The views, thoughts, and opinions expressed in this article belong solely to the author, and do not reflect the views of Conversationally Speaking Magazine.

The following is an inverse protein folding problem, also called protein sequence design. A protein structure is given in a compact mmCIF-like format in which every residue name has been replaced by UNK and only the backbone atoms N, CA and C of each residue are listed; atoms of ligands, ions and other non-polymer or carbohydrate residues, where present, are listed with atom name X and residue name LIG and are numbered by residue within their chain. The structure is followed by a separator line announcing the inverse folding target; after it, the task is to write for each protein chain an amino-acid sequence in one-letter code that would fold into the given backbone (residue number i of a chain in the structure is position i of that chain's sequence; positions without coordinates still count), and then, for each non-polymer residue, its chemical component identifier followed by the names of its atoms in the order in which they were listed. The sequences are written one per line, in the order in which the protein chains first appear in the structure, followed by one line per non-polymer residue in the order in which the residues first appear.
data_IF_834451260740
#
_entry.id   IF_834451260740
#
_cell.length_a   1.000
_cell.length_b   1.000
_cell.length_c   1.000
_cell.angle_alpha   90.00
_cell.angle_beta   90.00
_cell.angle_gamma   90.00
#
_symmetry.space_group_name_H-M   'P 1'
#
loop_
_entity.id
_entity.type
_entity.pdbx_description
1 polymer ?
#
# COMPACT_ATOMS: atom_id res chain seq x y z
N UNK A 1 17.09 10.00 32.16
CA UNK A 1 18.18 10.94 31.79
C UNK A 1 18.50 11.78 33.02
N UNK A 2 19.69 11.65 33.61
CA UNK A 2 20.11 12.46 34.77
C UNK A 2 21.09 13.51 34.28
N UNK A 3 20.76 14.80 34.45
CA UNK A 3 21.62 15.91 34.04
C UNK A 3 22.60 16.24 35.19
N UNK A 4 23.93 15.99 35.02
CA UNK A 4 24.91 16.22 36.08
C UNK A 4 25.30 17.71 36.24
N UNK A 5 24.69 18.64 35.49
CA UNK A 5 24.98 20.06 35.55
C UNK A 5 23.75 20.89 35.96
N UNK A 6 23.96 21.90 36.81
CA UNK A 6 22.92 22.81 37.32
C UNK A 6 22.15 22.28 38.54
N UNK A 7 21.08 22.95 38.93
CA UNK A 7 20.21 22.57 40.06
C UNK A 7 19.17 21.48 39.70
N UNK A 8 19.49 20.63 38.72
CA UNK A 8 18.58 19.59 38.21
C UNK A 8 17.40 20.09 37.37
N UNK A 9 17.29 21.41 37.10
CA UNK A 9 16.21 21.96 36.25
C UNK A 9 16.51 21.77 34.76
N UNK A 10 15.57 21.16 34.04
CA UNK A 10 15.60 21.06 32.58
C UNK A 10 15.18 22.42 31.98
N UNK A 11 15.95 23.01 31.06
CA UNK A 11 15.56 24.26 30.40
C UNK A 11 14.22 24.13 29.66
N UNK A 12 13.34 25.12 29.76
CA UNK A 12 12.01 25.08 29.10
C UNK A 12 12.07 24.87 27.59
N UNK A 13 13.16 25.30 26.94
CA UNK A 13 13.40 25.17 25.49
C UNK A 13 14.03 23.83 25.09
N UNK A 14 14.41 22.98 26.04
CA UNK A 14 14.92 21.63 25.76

Lori Oliver is a doctoral student in the Department of Political Studies at Queen’s University and a SSHRC Joseph-Armand Bombardier Doctoral Scholar. Her research interests include gendered welfare state politics, poverty, housing/homelessness policies, and intersectional inequalities. Lori previously worked on community-based research projects with ACORN Canada, Adsum for Women & Children, and the IWK Health Centre. Her current PhD research is critically assessing gaps in social safety nets and homelessness initiatives that contribute to increasing levels of family homelessness.